For even greater results, make sure to make space in your schedule to have at least one strength session per week. If you can, get under some weights at the gym, but if this isn’t possible for you an at-home session can be very effective in boosting your strength!
Why Should You Care?
A few studies have been conducted in order to test whether hip weakness is associated with running injuries. Hip weakness can lead to an unstable core, which will likely cause injury in the long term because (when running), every time you take a step your legs and hips hold the impact of up to 2x your total body weight, due to the impact of every step.
One study gathered 33 high school and college cross country athletes in order to test if hip weakness influenced knee pain in running (the infamous runners knee injury). The study concludes that while hip weakness may not influence knee injuries, it may increase hip ROM (range of motion) which may indicate lack of stability, leading to further degradation of the joints and muscles surrounding the hip.
Another study, with a total of 68 participants, set out to find if there was an association of isometric strength of hip and knee muscles with injury risk – and the results were positive.
A meta-analysis reviewed 11 studies (with strict criteria) and found a link between weak hip abduction and iliotibial band syndrome in distance runners.
As you can see, hip weakness is a thoroughly studied condition and results ultimately show that runners can definitely benefit from strengthening their hips. That being said, I definitely recommend you take some time to read the studies cited above, understand their testing methods and draw your own conclusions.
Main Hip Muscles
There are many muscles involved when we consider the hips. The quadriceps originate from the hips, and so do our hamstrings. The piriformis muscle runs through glutes into our quads. There’s also the sciatic nerve that runs through the hips. These are all important, but we’re only going to focus on three different muscle groups that directly influence our running:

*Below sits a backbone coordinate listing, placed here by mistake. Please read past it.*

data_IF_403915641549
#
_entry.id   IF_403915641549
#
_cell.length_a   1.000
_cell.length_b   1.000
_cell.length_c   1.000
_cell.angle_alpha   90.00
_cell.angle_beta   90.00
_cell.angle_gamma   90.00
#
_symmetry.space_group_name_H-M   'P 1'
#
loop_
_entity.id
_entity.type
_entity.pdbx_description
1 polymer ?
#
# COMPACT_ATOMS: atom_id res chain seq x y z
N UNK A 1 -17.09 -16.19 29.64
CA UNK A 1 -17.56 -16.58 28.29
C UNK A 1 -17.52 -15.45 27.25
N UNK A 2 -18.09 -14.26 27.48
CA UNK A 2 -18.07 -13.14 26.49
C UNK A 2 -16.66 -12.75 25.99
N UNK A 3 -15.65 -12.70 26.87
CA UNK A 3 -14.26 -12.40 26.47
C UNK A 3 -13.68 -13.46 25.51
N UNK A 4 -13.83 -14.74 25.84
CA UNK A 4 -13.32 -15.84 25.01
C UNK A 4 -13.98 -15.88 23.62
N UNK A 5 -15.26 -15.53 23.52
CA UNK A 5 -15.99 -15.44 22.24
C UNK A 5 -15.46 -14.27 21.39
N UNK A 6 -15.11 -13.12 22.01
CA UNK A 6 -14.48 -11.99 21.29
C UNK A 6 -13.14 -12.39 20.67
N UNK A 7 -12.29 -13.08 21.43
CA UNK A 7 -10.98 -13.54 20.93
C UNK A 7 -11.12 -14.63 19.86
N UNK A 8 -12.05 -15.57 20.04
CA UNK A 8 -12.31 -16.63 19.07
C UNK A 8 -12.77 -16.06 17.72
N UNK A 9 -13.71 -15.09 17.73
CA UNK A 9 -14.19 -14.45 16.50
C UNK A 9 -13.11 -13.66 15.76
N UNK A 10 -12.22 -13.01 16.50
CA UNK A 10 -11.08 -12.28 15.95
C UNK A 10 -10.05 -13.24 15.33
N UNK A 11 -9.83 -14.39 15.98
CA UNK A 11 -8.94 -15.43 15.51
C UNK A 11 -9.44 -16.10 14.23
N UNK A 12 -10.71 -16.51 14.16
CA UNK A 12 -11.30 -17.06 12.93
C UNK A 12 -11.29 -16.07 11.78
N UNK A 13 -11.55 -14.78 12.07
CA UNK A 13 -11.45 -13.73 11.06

The hip flexors are located in the upper thigh and pelvic area. This muscle group helps maintain hip alignment in running and also help to drive the knee up (an aspect many runners need to work on – understand more about correct running posture in this article).
These are all the muscles in your butt – the gluteus maximus, medius and minimus, as well as the tensor fascia latae. These muscles play a role in almost all leg functions, from extensions to rotations.
Arguably the most important running group (and the main culprit in most running/weightlifting injuries), these muscles are responsible for moving your legs inward and across your body.
If you’re using these exercises as a warm-up then one set of 8-10 repetitions will be sufficient. If you’re doing a dedicated 30-minute strength session, then you can work your way up to 3-4 sets of 10-15 repetitions of each exercise.
Unilateral Hip Bridge
Put a mat on the floor, lay down on it (belly-up) and propel your hips upwards, as if performing a hip bridge. When you get to the to the top release one foot from the front and stretch it out in front of you (stay balanced). With your leg stretched, bring your hips (slowly) to the ground and bring them back up – that’s one rep. Make sure to do both legs!
Position yourself on your hands and knees on the floor (mat recommended). Now lift one of your knees and bring your heel up as if you were trying to touch the ceiling (try not to over-extend your lower back). Bring your knee back down to the starting position and lift again. Remember to this on both legs!
Floor Side Leg Raises
Still on your mat, lay down on your side and lift your body up laterally, as if performing a side plank. Hold this position and lift the leg that isn’t touching the floor. Do this movement slowly and hold it at the top for a few seconds to really feel the muscles activating.
These will fire up your glutes. Lay on your side and bend your knees. Now lift the knee that isn’t touching the floor to at least a 60/70-degree angle. Make sure your feet are still touching each other and try to keep your hips facing forward (not upwards).
Once again, position yourself on your hands and knees and just like a dog pees on a fire hydrant, lift your leg up to at least an 80-degree angle (try to aim for 90-degree angle, with your leg being perpendicular to the floor).
Now your hips are fully warmed up and activated, ready to tackle the road!
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